Dr. Bezos at your service
Dr. Bezos at your service DREW ANGERER/GETTY IMAGES

The announcement Tuesday that Amazon is partnering with Berkshire Hathaway and JPMorgan Chase on a new health care initiative sent ripples of panic through the health care industry. Immediately after the announcement, insurer and pharmacy stock prices dropped, fueling the dip in the DOW by over 300 points. And they haven't even disclosed what they will be doing yet.

In a press release, the trio of giants said the partnership will "address health care for their U.S. employees, with the aim of improving employee satisfaction and reducing costs. The three companies, which bring their scale and complementary expertise to this long-term effort, will pursue this objective through an independent company that is free from profit-making incentives and constraints. The initial focus of the new company will be on technology solutions that will provide U.S. employees and their families with simplified, high-quality and transparent health care at a reasonable cost." In other words, don't cancel your AppleCare yet: Whatever the three giants come up with will, at least initially, be limited to their own employees, which, combined, number nearly a half million people across the U.S.

According to Anirban Basu, a health care economist at the University of Washington, the trio could do a number of things to reform the health care system just by their sheer size and power alone. While most small and individual health care buyers have little power when it comes to directly negotiating with either health care providers or pharmaceutical companies, this partnership could change that—at least for those who qualify for it. Currently, price negotiating falls on third-party pharmacy benefit managers, at a cost then passed on to consumers.

Besides taking on bargaining power, Basu says Amazon may even open primary care clinics for their employees, but this could expand beyond their base. While Amazon and their partners have said this project will be "free from profit-making incentives and constraints," it's not hard to imagine Amazon rolling this out first for employees and then for everyone else—or at least everyone else with a Prime membership.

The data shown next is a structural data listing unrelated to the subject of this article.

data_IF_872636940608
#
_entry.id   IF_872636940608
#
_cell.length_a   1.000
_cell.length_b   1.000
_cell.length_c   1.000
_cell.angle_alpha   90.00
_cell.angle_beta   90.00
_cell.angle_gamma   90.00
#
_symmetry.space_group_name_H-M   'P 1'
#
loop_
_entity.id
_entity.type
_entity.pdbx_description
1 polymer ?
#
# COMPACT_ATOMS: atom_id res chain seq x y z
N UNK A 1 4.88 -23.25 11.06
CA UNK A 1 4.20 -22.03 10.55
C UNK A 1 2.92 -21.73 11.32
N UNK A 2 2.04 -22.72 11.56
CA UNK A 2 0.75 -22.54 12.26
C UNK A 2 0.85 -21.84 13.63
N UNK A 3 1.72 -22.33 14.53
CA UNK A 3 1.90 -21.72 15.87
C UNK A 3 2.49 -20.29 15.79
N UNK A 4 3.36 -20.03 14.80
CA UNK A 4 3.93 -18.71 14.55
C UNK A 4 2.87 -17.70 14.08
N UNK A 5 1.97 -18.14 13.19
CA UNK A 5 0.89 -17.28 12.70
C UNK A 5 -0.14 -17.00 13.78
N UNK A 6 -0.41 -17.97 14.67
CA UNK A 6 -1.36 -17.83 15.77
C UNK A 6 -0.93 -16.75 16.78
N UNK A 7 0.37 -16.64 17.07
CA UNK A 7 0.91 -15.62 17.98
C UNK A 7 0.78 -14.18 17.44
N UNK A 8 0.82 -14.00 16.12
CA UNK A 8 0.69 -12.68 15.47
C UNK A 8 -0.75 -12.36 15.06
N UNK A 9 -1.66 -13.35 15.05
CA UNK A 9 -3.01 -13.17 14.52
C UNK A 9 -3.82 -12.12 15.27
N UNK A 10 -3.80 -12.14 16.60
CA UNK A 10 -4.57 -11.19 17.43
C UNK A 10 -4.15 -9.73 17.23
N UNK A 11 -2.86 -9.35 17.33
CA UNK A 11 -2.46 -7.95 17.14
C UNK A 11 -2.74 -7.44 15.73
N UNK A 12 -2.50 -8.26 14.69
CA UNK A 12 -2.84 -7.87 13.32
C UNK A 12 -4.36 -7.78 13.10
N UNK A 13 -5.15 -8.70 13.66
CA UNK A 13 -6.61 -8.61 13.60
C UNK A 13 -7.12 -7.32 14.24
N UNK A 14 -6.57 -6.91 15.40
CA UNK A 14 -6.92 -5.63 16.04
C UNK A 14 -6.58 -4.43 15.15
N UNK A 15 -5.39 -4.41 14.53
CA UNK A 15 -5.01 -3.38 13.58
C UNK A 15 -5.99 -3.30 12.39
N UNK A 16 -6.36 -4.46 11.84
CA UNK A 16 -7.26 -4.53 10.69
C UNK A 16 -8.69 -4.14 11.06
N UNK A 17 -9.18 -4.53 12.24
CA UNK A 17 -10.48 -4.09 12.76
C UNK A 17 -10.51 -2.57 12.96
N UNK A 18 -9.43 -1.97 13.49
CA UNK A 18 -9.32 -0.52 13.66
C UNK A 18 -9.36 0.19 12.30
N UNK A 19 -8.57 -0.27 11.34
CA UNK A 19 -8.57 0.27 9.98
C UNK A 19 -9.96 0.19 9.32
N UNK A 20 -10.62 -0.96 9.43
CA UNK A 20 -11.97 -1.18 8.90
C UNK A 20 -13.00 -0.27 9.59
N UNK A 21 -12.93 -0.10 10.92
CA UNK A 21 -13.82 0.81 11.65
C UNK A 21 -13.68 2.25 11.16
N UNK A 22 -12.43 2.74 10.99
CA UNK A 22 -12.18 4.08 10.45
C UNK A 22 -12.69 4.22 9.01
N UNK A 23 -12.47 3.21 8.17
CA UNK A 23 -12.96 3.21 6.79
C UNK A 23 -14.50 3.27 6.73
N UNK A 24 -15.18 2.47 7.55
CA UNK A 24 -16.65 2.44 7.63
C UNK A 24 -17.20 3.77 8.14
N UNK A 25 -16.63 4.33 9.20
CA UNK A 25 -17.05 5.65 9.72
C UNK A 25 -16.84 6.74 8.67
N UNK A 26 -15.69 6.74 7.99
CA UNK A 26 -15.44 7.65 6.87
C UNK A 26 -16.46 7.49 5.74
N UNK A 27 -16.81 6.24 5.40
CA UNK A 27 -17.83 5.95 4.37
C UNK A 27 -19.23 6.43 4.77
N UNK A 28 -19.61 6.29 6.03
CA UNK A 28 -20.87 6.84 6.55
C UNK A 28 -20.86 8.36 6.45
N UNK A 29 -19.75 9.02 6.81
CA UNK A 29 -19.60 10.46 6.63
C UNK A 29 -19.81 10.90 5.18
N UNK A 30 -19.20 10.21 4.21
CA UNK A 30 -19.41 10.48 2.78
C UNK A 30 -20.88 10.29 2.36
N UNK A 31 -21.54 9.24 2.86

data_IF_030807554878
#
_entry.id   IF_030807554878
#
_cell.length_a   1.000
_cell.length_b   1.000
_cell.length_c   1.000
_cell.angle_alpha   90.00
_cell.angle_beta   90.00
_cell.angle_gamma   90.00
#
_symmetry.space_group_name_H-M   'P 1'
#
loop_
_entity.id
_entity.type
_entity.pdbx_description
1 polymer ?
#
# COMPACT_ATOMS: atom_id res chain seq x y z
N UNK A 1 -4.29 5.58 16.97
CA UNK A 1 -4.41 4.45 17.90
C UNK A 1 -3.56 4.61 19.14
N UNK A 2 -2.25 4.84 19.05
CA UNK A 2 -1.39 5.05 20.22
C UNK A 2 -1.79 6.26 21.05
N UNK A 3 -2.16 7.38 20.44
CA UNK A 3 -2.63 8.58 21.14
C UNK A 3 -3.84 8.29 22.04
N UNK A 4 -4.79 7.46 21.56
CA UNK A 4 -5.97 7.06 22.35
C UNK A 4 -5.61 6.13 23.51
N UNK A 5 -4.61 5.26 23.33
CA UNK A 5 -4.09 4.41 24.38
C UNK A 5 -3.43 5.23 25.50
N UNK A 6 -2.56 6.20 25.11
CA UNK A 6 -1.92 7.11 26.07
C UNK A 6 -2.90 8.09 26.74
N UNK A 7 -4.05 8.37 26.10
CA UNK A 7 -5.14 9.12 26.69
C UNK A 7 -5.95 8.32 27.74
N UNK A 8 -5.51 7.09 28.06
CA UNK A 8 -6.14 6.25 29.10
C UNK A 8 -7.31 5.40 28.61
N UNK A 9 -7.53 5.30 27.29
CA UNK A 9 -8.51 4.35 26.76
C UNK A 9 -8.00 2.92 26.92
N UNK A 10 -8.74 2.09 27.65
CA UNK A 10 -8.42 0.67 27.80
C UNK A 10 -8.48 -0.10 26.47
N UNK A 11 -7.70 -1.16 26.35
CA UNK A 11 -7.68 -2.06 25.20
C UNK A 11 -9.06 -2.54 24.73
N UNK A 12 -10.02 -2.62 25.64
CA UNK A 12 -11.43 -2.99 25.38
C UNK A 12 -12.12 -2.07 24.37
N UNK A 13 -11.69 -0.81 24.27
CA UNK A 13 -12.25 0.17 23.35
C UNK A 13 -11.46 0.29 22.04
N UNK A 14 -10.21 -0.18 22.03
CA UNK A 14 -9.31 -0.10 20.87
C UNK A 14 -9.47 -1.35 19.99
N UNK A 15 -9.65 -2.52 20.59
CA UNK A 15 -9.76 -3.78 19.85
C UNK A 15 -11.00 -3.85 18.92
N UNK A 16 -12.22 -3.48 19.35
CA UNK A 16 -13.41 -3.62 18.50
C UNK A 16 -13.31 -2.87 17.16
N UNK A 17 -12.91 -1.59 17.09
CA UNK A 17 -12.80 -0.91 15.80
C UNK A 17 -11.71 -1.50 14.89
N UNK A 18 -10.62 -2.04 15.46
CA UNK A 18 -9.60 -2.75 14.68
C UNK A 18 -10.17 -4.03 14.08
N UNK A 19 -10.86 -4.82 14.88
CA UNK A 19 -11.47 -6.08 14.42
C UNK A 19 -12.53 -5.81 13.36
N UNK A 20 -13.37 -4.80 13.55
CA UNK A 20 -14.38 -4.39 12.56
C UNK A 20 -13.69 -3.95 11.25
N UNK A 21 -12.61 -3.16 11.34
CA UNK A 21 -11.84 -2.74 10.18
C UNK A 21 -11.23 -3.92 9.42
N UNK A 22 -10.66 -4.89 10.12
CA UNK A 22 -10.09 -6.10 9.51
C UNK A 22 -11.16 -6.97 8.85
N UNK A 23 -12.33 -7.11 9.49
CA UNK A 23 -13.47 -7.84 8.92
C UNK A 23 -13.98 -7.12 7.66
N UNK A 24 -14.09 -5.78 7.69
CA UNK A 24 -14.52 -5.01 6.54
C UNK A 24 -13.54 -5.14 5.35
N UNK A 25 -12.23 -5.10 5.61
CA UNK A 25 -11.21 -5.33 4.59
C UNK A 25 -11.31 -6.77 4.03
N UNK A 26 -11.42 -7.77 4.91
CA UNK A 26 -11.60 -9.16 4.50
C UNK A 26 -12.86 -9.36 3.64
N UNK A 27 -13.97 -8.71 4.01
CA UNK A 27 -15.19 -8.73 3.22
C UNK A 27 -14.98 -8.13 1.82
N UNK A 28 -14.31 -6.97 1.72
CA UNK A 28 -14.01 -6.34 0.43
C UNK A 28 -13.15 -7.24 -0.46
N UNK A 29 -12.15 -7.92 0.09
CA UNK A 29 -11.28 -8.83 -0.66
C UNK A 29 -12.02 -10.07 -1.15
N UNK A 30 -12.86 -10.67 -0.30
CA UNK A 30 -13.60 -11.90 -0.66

Amazon seems intent on making the tag line "The Everything Store" literal, from goods to services to shipping to groceries and now to health care. But, according to UW health policy expert Aaron Katz, systems that have more government control are cheaper, more efficient, and more effective than systems that exist outside government regulation—systems like ours. In much of the world, the most effective health care system is single-payer, where the government is responsible for providing health care to all citizens. But not here.

"There's a strain of American DNA that believes in individual initiative, and if individuals are free to make their own choices, they result will be better distribution of resources," Katz says. "We don't want government too intrusive in our lives, but we’re selective about it. We want the government to protect communities and respond if neighbor's house is on fire and we want government to provide for roads, national defense, etc. But we don't what it involved in health care."

Government-regulated, single-payer health care has gotten renewed attention in recent years, in large part thanks to Bernie Sanders. But today's announcement shows that it's a long way off. Amazon, the largest retailer in the world, JBMorgan Chase, the largest bank in the U.S., and Berkshire Hathaway, the third largest publicly held company on Earth, are coming together, but they aren't doing it to push for affordable health care for all. They're doing it to make the cost of doing business cheaper for themselves.